5. there's such a fine line between the two and that line changes with age as if you didn't know.
    So excited for you these last weeks pre-Boston! The hay is in the barn!

  6. I gotta say, Jim, I can't exactly relate to this level of dedication!! I'm still a relative novice to running, and can't seem to pull the trigger on signing up for any actual races. What you've done so far this year is amazing, and I can't believe you're going to be running two marathons back-to-back (something my little novice runner brain cannot comprehend). But, reading about all you do and what you're working towards is inspiring and makes me want to go farther and faster! Keep up the good work and take care of yourself!

  7. Seriously - you are amazing - back to back marathons... I could barely run one much less 2 in 48 hours

  8. Better standing at the start line with doubts than no standing at all. As long as you are recovering from your sessions and seeing improvement, I would be happy. Remember, if it hurts on both sides it is training soreness – one side injury soreness.

    I cannot wait to meet you in Boston! What pace are you planning on running?

  9. Just be careful with that fine line. It is hard to know when to pull back a little until it is to late. Boston here you come. Just wanted to let you know I posted on your sticker today. BE GREAT TODAY.

  10. Isnt it about taper time? At least some relief and rest is coming for the legs.

  11. Great post! I totally agree with everything here, and people's comments. I'm with Christi - let me know when you figure out the formula! As someone who is dealing with slight injuries right now, it really sucks to even have to think about an injury - all you want to do is be healthy and run.

    Personally I think you could set a PR at Boston if you wanted to, but I realize that you have another marathon 2 weeks later at Oklahoma City. But you are in amazing shape right now.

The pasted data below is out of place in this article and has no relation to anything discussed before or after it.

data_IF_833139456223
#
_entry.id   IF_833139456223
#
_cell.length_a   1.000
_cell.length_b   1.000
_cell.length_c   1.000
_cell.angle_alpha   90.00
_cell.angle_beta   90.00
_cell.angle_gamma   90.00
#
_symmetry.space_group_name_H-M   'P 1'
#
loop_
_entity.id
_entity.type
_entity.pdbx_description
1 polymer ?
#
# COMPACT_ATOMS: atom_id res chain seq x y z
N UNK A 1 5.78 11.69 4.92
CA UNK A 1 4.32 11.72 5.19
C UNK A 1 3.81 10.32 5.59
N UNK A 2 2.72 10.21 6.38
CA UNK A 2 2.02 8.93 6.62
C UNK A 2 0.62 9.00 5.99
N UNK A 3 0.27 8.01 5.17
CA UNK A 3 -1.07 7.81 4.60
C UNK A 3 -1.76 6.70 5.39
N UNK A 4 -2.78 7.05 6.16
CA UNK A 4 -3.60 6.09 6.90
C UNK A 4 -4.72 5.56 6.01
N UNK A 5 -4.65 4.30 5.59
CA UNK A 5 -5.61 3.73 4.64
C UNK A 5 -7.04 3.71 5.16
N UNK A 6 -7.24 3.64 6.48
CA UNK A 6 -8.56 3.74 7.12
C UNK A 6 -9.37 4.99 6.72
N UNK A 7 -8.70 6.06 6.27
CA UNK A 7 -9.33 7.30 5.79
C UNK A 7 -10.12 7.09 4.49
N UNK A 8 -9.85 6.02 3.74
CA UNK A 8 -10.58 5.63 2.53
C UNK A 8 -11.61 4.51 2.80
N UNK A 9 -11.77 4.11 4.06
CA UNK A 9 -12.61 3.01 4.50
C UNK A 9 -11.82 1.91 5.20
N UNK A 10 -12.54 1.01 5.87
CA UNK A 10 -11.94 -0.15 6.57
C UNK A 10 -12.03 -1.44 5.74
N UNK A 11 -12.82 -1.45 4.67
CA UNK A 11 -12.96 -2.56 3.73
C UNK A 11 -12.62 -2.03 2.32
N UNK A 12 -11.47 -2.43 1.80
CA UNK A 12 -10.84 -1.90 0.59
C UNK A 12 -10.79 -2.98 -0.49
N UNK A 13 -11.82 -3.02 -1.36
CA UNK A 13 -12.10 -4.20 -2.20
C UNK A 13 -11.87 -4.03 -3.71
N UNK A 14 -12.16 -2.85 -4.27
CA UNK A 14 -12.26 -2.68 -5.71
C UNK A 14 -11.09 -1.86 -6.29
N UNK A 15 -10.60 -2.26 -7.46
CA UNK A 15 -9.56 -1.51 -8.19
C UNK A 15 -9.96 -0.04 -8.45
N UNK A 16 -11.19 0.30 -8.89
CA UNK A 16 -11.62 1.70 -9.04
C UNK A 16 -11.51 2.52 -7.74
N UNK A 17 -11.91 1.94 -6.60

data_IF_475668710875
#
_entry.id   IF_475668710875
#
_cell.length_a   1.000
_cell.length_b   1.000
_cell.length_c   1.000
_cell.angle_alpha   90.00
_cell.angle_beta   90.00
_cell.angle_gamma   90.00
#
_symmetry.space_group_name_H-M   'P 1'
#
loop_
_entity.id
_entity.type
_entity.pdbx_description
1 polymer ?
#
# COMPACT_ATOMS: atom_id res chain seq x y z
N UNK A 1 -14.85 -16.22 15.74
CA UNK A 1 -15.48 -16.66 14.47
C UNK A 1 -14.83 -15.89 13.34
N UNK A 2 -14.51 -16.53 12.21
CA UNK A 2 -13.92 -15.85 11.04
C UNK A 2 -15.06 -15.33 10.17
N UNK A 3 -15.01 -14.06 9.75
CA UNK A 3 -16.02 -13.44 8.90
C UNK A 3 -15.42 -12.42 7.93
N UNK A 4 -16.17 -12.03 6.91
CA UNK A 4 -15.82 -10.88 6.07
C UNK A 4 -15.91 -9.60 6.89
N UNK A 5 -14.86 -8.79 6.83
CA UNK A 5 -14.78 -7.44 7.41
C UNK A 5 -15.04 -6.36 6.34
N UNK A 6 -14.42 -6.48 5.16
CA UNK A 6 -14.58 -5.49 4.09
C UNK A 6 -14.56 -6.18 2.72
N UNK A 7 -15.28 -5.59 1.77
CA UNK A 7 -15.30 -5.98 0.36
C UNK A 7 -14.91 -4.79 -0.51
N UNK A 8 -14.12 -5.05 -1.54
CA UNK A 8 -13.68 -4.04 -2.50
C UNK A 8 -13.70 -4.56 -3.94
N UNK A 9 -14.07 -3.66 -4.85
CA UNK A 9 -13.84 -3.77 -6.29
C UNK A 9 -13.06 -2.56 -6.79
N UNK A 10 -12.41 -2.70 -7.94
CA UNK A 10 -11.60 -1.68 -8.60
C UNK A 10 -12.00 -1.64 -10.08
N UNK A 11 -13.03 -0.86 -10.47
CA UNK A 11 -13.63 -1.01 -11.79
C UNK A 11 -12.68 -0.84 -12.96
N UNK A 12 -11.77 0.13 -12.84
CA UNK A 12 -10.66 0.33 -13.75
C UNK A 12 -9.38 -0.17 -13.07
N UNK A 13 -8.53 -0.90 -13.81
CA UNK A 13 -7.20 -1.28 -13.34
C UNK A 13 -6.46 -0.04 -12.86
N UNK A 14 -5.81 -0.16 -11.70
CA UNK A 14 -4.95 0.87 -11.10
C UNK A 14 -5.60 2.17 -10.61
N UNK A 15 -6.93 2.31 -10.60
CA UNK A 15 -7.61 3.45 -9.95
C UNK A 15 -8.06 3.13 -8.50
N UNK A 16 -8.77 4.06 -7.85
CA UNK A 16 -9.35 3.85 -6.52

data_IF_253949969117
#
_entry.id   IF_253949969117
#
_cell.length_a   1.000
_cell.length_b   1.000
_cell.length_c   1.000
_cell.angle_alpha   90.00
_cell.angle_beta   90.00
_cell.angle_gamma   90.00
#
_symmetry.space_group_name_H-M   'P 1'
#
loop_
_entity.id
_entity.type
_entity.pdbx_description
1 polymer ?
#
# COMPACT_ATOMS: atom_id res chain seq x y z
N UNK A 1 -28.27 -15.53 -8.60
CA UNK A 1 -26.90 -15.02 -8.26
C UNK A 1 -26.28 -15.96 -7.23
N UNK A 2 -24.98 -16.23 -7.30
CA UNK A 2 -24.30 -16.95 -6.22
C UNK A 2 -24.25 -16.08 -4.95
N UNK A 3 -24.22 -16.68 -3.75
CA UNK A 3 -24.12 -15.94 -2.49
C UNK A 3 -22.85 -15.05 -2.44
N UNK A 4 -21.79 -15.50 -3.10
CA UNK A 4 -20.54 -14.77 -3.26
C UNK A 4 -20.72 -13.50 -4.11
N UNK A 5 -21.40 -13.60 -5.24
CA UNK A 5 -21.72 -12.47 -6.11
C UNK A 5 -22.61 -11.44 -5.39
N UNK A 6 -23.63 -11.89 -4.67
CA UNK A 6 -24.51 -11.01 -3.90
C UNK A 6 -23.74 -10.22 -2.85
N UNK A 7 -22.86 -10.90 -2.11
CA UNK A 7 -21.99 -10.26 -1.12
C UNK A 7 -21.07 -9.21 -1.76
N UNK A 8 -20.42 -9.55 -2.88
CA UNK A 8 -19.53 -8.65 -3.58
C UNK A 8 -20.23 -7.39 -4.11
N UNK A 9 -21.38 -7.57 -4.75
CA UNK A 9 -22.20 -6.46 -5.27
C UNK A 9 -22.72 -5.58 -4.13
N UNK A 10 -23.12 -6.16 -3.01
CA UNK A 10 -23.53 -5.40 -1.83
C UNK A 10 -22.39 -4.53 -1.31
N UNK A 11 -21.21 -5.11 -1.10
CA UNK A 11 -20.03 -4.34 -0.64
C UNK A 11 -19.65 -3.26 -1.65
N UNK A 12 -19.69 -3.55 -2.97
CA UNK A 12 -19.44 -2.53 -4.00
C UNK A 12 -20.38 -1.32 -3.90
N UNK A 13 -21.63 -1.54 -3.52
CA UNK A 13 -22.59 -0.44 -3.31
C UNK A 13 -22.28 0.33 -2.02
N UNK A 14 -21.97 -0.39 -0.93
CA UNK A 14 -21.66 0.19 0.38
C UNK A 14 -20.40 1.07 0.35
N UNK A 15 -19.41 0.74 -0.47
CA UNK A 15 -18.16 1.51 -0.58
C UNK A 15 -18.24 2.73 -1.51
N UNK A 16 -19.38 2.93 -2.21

12. Not sure why I didn't see this before- but my husband and I are running Fargo as well! We should eet up at the expo for a blogger-friend pic!
    Let me know when you figure out the perfect formula... you'll be a rich man when that happens! All I know is that you seem to be doing well. Listen to your body. :)

  13. Everyone is different. I'd think it's safe to say that you train more than enough. You're times are probably in the top 10% of all recreational runners and that's fast! As I go through my training, I'm finding that while I love setting PR's*who doesn't), I think that the way I'm starting to measure my success is more about how I feel when the event is over. If I finish strong, meaning feeling decent(and healthy), I'm happy about that. Why risk injury over a little faster time(like I almost did this past week)? Of course, this is coming from a guy that is much slower than you and many others out there. If I were to run Boston, which I think is very fast runners, I'd be happy I could go that fast without injury.

  14. I would like a magic ball that would say, "Okay, Andrea, take a few days off now because you are about to get injured." I never know and all of a sudden- bam! It's too late, the injury is there.

    I now train one less day a week, knock on wood that will do it.